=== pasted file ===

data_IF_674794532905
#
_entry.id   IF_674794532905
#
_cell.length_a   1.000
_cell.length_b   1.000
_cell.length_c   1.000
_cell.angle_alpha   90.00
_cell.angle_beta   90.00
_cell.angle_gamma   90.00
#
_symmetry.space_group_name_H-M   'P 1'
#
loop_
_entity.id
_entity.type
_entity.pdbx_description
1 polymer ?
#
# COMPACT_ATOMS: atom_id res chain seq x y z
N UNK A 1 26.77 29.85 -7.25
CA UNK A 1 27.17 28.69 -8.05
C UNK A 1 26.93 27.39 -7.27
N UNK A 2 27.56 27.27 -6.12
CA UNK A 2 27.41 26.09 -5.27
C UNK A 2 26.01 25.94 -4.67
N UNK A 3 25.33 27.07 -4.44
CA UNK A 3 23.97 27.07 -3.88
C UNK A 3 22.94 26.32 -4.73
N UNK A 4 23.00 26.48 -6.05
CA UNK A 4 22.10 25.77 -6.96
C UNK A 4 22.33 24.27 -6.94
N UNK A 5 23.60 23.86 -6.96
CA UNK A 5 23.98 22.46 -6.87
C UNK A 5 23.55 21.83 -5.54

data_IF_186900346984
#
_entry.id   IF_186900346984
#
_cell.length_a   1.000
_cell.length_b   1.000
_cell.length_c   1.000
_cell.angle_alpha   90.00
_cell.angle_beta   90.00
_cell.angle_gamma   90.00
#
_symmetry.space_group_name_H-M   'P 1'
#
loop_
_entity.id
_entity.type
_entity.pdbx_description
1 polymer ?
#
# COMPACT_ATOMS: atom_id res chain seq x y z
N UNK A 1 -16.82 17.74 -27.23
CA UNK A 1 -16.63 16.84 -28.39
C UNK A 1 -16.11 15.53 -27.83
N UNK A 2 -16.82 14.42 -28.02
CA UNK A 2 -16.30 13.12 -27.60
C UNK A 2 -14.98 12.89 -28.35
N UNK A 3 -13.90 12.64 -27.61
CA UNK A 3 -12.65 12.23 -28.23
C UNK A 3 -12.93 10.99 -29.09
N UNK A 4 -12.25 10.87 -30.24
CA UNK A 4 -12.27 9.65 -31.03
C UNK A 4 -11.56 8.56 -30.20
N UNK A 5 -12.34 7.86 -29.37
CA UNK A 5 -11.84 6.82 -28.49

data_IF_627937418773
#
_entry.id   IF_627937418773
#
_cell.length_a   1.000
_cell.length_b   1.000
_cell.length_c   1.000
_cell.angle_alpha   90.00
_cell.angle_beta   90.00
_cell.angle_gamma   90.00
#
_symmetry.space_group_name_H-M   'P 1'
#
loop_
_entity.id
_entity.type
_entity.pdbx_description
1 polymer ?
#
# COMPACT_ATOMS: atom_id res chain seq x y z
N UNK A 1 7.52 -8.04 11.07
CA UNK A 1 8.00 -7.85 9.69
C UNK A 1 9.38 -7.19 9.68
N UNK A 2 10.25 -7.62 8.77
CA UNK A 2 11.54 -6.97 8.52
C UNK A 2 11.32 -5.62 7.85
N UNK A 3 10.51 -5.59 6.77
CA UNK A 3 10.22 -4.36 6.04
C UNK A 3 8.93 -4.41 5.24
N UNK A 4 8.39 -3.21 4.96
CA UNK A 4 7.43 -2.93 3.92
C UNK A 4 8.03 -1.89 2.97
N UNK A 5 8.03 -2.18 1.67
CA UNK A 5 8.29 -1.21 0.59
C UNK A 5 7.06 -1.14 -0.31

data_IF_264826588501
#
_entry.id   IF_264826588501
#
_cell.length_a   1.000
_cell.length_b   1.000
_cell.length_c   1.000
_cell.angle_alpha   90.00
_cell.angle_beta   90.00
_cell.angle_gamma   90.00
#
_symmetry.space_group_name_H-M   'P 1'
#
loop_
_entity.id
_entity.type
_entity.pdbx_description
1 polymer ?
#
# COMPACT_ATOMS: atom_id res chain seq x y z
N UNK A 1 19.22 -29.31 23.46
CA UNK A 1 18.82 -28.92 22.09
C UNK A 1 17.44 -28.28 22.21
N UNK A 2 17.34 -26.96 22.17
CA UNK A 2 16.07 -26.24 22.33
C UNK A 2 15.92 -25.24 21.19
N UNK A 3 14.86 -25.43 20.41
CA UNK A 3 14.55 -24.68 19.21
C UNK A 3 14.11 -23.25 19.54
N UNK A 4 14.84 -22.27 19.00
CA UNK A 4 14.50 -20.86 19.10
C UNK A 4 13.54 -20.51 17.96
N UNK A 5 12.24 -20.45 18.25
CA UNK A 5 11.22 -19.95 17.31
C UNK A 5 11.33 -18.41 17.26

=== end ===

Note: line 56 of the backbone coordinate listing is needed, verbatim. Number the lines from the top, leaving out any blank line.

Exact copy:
N UNK A 1 -16.82 17.74 -27.23